• Meet the man with only a seven-second memory

    Today is former musicologist and conductor Clive Wearing's birthday. He's 84 years old. But if you told him that, he'd forget less than a minute later. Wearing has both anterograde and retrograde amnesia, preventing him from forming new memories or accessing old ones. The condition arose in 1985 after he contracted a form of herpes called Herpesviral encephalitis that affects the brain and central nervous system. Above is a short video about him.

    And here is an excerpt from a 2005 documentary interview with Wearing:

    Do you miss your old life?

    Yes. But I've never been conscious to think that. So I've never been bored or upset. I've never been anything at all, it's exactly the same as death. No dreams even. Day and night, the same.

    When you miss your old life… what do you miss?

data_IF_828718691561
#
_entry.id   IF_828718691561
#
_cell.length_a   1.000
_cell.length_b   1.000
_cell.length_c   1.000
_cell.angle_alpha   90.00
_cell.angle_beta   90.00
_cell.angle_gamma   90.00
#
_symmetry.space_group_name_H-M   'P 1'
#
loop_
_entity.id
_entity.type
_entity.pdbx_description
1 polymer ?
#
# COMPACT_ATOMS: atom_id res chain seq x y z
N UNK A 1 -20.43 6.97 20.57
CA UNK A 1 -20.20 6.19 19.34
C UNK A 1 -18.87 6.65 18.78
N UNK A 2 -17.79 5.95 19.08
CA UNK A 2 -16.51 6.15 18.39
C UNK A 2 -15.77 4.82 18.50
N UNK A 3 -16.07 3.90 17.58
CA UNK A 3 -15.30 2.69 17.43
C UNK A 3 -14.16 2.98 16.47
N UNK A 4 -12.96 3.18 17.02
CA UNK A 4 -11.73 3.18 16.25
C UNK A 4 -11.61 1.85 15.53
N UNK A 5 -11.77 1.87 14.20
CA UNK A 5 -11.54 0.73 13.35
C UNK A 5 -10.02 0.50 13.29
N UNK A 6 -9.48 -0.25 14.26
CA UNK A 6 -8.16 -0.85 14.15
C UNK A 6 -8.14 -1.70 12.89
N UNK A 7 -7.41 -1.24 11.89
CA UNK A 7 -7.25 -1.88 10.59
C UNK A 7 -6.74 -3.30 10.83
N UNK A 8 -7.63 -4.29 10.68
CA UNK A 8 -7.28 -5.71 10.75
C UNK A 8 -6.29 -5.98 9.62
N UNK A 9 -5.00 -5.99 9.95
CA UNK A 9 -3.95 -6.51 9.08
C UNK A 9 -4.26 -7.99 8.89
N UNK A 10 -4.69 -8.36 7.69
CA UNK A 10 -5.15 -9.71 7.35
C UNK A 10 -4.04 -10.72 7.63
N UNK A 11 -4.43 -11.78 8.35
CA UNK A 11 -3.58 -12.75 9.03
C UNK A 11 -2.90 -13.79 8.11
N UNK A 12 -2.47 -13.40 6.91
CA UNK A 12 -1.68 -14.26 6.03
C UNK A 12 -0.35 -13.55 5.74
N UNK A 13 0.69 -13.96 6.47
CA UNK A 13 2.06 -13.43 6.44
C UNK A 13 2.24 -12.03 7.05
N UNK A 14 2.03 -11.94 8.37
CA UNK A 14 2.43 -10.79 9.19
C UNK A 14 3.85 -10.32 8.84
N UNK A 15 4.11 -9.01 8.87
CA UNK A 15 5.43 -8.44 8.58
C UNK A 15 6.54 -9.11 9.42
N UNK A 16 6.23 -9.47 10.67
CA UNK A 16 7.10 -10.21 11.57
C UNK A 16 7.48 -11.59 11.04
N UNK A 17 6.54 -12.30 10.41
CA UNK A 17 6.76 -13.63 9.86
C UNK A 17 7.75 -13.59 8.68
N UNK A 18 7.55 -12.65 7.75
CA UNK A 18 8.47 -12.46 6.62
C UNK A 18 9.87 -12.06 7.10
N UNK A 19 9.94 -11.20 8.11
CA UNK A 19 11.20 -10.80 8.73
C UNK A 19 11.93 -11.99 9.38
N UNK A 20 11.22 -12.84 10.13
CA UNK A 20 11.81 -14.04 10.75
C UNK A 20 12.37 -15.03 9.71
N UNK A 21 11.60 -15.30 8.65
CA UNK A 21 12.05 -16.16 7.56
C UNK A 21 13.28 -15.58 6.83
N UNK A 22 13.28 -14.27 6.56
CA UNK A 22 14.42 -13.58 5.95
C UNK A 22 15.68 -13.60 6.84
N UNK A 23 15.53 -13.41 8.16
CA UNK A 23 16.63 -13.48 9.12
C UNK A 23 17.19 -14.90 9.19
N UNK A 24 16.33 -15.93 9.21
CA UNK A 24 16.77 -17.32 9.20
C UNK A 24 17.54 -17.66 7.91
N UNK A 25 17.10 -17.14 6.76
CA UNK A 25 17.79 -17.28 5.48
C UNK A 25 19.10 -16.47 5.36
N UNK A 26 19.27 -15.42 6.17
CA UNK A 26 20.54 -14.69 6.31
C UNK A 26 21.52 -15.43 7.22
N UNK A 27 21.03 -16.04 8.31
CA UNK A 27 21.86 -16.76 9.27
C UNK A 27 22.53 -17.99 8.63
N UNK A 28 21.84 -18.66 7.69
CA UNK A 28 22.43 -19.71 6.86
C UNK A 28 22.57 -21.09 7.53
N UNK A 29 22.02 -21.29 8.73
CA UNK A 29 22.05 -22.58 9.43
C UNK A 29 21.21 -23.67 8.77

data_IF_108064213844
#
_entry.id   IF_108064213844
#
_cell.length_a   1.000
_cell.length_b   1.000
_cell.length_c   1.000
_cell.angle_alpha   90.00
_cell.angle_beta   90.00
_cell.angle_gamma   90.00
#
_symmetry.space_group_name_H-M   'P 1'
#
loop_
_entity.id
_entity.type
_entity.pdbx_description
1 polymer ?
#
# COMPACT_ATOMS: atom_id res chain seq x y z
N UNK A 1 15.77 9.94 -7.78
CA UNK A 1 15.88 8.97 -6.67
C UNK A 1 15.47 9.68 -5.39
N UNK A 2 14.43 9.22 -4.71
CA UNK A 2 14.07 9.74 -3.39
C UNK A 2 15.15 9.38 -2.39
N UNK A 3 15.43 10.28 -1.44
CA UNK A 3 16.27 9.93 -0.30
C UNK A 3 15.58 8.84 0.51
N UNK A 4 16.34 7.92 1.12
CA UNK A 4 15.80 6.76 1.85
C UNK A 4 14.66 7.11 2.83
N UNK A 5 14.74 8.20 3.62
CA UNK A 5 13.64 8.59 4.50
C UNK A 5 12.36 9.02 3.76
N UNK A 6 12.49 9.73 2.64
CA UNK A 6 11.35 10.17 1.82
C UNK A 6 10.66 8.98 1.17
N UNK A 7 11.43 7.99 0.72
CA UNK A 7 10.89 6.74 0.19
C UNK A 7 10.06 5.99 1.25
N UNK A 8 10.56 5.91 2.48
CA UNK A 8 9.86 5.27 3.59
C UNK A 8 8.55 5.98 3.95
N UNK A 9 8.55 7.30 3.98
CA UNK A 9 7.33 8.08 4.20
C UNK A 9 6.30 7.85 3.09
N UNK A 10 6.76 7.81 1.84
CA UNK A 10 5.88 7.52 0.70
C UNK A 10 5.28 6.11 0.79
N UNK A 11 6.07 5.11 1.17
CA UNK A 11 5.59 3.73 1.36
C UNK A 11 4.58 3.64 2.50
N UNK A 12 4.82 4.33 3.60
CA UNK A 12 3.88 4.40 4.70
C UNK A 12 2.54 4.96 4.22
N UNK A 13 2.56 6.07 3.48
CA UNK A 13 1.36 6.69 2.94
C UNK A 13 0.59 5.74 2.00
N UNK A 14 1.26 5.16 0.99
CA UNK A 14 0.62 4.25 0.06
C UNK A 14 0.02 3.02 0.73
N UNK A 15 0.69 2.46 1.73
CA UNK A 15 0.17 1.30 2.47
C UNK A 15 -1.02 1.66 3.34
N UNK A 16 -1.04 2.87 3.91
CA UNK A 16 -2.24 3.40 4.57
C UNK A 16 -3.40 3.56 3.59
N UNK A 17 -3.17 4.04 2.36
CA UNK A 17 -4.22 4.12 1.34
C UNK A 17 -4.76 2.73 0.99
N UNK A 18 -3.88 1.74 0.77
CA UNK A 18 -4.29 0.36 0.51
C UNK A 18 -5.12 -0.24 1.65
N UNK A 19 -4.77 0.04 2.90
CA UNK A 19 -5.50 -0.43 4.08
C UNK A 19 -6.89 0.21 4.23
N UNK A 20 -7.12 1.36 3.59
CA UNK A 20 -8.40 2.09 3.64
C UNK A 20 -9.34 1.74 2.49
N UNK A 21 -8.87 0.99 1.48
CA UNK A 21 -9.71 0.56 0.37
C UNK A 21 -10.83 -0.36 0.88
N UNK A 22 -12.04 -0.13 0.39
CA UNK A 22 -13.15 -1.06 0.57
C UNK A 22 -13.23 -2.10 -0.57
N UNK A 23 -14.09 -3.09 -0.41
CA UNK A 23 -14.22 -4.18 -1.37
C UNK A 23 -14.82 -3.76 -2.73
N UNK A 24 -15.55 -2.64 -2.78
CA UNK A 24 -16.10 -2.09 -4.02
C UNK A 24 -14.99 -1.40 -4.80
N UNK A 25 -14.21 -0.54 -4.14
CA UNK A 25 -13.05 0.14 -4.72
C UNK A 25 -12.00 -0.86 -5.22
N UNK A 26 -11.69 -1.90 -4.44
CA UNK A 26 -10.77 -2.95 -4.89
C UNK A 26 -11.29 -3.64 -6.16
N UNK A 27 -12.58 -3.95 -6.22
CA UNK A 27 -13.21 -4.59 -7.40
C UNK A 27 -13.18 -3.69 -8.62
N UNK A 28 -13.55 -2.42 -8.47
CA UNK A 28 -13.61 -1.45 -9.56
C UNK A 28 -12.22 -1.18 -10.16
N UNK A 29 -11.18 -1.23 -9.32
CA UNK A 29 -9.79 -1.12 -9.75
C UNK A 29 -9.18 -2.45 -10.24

The fact that I was a musician. And in love.

    Above is a brief documentary about Wearing's curious condition. From Wikipedia:

    His memory for events lasts between seven and thirty seconds. He spends every day "waking up" every 20 seconds or so, "restarting" his consciousness once the timespan of his short-term memory (about 30 seconds) has elapsed. During this time he repeatedly questions why he has not seen a doctor, as he constantly believes that he has only recently awoken from a comatose state. If he is engaged in conversation he is able to provide answers to questions, but he cannot stay in the flow of conversation for longer than a few sentences and is angered if he is asked about his current situation.

    Wearing remembers little of his life before 1985. He knows, for example, that he has children from an earlier marriage, but he cannot remember their names. His love for his second wife, Deborah, whom he married the year before his illness began, is undiminished. He greets her joyously every time they meet, believing either that he has not seen her in years or that they have never met before, even though she may have just left the room momentarily. When he goes out dining with his wife he can remember the names of food, but he cannot link them with taste, as he forgets what food he is eating by the time it has reached his mouth[…]